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BAGHDAD, Iraq (AP) - The Indonesian Foreign Ministry said Monday two Indonesian journalists kidnapped in the volatile city of Ramadi last week were released.
A video and still photos delivered anonymously to Associated Press Television News appeared to back up the claim, showing the two reporters shaking hands with a militant who read a statement announcing they were being freed. It was not possible to verify the tape's authenticity or when it was made.
The hostages whereabouts were not known, but in Jakarta, Foreign Ministry spokesman Marty Natalegawa said the pair was leaving the country. He did not say where the reporters were headed, but the two were thought to be traveling by road to the border with neighboring Jordan.
"We can confirm that the two Indonesian hostages had been released, and we have re-established contact with them. They are now on the way out of Iraq,'' Natalegawa said.
The two journalists are 26-year-old Meutya Viada Hafid and Budiyanto, a 36-year-old cameraman who uses only one name, as is common in Indonesia.
The pair, working for the Indonesian cable network Metro TV, went missing Tuesday after being stopped by unidentified men in military uniforms in Ramadi, west of Baghdad.
"For reasons of suspicion, these two journalists were arrested,'' the masked militant said on the video, reading from a notebook. "Based on the goodwill they showed, and respecting the feelings of brotherhood and Islam between the two countries, and respecting the Indonesian anti-occupation role, we decided to release the two journalists without any conditions or ransom.''
The Jakarta government was critical of the U.S.-led 2003 invasion of Iraq, and has refused to send troops to the country.
The Indonesian Foreign Ministry welcomed the news.
"That's great, wonderful,'' said Natalegawa in Jakarta. "We were on an emotional roller-coaster waiting for that news.''
The two journalists were reportedly heading by car for the border with Jordan, and in Jakarta, Sandrina Malakiano of Metro TV said their location remained unclear.
"We are hoping to meet them at the border but we are still not sure of their whereabouts. We are still receiving several different pieces of information,'' she said.
The video showed a militant, his face masked with a red checkered scarf, handing Budiyanto a pen, prayer beads, a maroon copy of the Quran, and a white Muslim prayer cap. Budiyanto kissed the Quran and immediately put on the cap. Hafid, given a scarf, could be seen smiling faintly.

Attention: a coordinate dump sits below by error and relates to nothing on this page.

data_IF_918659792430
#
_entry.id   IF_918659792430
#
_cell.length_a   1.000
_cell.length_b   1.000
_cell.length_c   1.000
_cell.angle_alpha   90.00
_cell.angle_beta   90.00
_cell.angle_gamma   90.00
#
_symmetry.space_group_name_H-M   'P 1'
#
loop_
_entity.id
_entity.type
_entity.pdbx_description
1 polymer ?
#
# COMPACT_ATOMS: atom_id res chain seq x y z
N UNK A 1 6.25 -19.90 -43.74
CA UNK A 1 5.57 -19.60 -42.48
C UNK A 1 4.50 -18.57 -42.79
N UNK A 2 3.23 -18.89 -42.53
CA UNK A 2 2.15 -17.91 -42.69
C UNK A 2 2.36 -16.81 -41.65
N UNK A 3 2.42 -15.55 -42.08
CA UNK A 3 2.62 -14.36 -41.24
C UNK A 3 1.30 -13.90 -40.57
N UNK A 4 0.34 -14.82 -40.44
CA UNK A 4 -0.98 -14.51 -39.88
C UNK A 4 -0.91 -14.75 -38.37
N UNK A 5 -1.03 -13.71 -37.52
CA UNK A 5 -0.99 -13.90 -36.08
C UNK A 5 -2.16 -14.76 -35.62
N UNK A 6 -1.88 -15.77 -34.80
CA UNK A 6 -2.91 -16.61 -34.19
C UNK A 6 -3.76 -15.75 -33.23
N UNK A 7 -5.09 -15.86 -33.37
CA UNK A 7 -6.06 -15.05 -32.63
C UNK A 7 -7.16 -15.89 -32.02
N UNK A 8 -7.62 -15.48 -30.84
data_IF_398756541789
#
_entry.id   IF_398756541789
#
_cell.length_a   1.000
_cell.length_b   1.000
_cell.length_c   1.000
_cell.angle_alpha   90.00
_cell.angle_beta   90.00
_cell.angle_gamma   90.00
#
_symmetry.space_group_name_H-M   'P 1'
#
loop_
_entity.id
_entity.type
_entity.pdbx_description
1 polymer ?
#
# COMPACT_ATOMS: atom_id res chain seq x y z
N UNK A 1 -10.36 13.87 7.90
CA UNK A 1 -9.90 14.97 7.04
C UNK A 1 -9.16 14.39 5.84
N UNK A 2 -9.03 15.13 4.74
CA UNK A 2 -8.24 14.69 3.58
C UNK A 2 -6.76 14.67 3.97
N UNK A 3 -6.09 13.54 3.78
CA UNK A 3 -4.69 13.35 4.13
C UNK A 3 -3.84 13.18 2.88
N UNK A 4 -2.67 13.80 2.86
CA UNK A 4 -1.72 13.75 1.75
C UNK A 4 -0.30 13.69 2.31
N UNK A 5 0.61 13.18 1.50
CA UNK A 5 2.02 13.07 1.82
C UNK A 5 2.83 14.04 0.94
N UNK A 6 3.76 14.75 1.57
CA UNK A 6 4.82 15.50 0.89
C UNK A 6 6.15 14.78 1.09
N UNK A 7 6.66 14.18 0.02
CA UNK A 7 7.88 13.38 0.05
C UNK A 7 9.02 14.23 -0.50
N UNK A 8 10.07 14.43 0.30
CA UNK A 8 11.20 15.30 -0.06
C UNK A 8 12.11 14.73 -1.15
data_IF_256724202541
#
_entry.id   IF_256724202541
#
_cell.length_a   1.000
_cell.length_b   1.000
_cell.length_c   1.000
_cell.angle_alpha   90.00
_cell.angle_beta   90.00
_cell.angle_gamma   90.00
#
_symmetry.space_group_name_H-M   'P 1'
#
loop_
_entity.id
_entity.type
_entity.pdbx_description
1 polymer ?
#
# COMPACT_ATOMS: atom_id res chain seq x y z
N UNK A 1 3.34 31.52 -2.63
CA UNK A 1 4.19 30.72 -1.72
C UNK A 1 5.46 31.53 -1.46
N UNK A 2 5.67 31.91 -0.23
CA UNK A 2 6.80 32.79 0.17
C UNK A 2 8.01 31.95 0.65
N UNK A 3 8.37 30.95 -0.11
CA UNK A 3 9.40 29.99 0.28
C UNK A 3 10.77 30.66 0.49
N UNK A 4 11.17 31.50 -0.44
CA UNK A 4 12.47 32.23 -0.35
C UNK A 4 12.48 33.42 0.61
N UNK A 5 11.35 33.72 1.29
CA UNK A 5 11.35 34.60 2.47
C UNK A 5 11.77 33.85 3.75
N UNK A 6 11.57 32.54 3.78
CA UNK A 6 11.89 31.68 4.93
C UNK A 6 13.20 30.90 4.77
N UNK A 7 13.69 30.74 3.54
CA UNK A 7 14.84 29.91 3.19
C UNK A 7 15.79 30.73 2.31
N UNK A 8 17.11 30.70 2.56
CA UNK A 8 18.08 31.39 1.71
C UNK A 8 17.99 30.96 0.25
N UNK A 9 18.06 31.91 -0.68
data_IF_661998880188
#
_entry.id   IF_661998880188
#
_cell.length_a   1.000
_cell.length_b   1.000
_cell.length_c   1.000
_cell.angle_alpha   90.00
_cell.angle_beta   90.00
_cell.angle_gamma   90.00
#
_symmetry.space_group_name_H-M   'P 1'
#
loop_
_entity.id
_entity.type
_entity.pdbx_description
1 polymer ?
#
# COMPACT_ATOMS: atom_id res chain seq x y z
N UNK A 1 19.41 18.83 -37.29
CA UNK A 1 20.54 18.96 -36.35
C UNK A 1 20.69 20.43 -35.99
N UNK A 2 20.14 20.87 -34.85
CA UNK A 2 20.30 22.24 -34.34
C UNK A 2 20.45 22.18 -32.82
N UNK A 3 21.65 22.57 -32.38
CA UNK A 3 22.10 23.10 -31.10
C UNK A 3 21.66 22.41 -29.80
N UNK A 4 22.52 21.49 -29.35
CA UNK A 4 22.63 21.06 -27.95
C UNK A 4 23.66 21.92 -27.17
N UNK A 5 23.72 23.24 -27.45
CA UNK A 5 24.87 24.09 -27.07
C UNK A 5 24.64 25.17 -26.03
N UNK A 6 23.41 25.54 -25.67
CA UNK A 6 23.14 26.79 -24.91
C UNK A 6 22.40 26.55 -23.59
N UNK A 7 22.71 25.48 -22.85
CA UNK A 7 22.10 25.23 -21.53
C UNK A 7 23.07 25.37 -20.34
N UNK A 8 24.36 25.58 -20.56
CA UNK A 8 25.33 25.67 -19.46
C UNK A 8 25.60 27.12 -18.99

The two Indonesians appeared to be in good health. They were shown standing outside against a rocky dirt outcrop, wearing heavy jackets to ward off the cold.
The militant said he was from the Mujahedeen in Iraq, a group about which little is known.
Their release followed a Friday appeal by Indonesian President Susilo Bambang Yudhoyono to militants to set the pair free. Yudhoyono said the two were in Iraq because "we in Indonesia _ the world's largest Muslim country _ are very concerned about the situation in which the people of Iraq find themselves.''
Another video released Friday showed the reporters flanked by masked gunmen, with a voice speaking off camera saying the two were being held the Mujahedeen in Iraq. Like the latest video, its authenticity could not be verified.
Ramadi, where the reporters initially went missing, is a center of insurgent activity 110 kilometers (70 miles) west of Baghdad. U.S. and Iraqi forces launched slapped a curfew on the city Sunday, launching an operation to crack down on terrorists and insurgents there.
More than 190 foreigners have been abducted in Iraq in the past year, and more than 30 of the hostages were killed.
Another journalist in Iraq, Italian reporter Giuliana Sgrena of the Italian newspaper Il Manifesto, was abducted by gunmen in Baghdad on Feb. 4. She appeared in a video delivered anonymously to APTN on Wednesday begging for her life and warning foreigners _ including journalists _ to leave the country. She was held by a previously unheard of group called Mujahedeen Without Borders.
French journalist Florence Aubenas, who works for the daily newspaper Liberation has been missing since she disappeared Jan. 5 after leaving her Baghdad hotel.-AP
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